What’s next.

New watchdogs for public safety and human health

Walied Moussa

Professor of Mechanical Engineering, Faculty of Engineering

In nature, living things monitor their own health through biosensor feedback. As we get older, we know we’re no longer capable of the physical feats of our youth. Our bodies tell us that.

My team at the University of Alberta has analyzed nature’s biosensor feedback system and is developing nanosensors that will monitor  wear and tear and aging in inanimate objects and equipment we depend on every day.

The benefits of monitoring the real time strength and performance of critical structures like oil and gas pipelines, commercial aircraft or bridges are obvious. 

These sensors can be powered by the sun or by movement. Vibrations from vehicles passing over a bridge will power structural monitors. Sensors in the human body will draw power from everyday motion. All sensor technology will send out wireless data 24/7.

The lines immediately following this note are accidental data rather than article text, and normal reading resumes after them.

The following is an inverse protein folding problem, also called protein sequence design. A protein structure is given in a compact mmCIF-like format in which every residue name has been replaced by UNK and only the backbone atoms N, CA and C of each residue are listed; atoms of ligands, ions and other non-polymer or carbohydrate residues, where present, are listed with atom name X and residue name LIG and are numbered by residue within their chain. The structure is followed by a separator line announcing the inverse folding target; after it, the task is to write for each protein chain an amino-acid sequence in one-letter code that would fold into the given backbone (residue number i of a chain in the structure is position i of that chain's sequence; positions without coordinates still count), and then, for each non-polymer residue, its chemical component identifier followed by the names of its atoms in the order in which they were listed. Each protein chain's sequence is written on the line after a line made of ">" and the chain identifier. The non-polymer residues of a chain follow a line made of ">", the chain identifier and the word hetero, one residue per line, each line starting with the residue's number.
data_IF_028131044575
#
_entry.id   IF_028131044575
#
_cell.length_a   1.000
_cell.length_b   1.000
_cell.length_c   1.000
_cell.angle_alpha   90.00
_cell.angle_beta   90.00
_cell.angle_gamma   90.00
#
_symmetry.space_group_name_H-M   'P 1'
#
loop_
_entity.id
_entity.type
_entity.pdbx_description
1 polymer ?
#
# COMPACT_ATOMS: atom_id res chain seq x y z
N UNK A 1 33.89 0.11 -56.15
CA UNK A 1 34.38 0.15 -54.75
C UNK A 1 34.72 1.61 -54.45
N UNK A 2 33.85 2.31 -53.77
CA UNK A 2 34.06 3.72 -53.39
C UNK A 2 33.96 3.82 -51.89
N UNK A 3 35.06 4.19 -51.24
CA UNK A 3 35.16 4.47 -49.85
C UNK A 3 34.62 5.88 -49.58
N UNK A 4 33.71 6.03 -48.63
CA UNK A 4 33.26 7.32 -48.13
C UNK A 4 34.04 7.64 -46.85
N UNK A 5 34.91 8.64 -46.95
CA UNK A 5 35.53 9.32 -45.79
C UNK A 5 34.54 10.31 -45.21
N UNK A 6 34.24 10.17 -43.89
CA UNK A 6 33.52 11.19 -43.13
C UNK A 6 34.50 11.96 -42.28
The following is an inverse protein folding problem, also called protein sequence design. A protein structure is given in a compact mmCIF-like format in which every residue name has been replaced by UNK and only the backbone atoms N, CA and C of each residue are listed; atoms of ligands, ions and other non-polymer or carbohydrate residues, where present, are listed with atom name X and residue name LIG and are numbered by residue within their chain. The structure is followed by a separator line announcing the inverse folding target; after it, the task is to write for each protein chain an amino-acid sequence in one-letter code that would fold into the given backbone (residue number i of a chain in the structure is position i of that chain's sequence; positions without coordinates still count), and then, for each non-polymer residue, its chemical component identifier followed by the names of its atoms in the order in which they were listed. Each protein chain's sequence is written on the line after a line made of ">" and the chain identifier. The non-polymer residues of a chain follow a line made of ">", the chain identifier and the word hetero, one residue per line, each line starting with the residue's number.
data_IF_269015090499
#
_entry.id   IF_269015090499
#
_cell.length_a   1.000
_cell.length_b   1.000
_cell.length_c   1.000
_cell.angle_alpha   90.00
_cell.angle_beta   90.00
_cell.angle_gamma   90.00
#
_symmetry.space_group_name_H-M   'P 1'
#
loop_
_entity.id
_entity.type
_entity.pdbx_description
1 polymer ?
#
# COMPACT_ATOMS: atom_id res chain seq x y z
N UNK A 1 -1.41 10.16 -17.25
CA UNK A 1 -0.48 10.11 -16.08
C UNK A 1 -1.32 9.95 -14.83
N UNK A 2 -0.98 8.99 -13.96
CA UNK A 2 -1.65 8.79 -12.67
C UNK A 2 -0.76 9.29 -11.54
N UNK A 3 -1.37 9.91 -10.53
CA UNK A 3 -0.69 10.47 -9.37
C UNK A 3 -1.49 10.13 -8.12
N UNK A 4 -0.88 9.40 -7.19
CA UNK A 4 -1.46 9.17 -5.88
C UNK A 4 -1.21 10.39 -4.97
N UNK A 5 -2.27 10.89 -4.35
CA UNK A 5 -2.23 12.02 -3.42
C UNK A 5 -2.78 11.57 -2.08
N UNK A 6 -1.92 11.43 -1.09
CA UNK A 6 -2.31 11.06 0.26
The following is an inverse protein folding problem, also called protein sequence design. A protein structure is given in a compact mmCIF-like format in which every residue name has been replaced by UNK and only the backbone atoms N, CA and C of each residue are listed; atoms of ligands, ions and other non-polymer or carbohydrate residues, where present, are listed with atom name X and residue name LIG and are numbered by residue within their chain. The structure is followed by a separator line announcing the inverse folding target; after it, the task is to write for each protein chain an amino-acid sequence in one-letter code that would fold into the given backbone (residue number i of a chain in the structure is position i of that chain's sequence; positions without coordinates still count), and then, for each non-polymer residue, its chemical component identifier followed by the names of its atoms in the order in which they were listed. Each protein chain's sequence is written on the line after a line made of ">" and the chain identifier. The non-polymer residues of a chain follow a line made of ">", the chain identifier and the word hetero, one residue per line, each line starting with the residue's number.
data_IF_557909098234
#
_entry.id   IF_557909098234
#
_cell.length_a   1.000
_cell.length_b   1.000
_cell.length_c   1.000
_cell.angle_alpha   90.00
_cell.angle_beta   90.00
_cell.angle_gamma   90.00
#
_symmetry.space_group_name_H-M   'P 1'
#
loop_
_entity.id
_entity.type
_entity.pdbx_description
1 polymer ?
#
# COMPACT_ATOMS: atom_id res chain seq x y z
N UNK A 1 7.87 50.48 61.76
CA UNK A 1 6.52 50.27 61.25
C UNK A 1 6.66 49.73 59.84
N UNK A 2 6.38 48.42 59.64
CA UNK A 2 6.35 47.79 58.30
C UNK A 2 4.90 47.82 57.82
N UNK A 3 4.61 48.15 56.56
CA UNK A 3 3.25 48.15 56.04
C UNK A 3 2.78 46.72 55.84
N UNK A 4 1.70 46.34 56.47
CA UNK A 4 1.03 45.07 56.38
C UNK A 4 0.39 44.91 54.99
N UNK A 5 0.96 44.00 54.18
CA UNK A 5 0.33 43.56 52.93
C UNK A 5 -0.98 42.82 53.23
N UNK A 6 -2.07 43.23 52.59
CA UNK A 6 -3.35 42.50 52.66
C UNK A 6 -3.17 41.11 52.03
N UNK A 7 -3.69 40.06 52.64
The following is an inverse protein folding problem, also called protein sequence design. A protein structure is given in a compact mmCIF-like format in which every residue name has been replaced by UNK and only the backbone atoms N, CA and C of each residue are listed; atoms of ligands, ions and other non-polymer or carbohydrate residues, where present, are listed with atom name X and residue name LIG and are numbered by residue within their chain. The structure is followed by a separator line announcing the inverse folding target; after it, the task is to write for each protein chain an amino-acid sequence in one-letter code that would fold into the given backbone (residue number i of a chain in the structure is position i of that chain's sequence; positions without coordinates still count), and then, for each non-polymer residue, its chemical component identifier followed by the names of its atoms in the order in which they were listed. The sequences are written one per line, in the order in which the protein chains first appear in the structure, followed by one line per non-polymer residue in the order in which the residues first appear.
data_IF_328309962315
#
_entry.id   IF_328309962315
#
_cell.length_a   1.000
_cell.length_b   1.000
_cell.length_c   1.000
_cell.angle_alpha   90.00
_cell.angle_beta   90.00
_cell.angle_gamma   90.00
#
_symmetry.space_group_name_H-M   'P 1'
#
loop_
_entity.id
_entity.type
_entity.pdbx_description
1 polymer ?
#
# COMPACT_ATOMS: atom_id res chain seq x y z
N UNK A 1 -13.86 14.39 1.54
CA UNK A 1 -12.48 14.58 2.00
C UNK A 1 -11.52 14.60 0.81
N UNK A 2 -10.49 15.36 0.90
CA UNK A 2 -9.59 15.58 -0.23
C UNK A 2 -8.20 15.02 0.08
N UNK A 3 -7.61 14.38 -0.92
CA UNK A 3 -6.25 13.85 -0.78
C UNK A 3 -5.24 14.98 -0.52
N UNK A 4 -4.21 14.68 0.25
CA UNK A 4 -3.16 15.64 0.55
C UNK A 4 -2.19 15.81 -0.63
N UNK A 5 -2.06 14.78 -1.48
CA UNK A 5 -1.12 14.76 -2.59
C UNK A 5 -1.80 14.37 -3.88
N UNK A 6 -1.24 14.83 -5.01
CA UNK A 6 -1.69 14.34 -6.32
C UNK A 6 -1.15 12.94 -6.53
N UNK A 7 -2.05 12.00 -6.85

Oil and gas pipelines equipped with liners embedded with sensors will instantly pinpoint a leak over thousands of kilometres of terrain. 

Our technology could soon be woven into synthetic muscles for use in the human body. For example, synthetic muscles with smart, strain-sensing polymers could lead to better vision by adjusting to the internal pressure of the eye.

There are countless applications for our sensor technology.

Walied Moussa
Professor of Mechanical Engineering
University of Alberta

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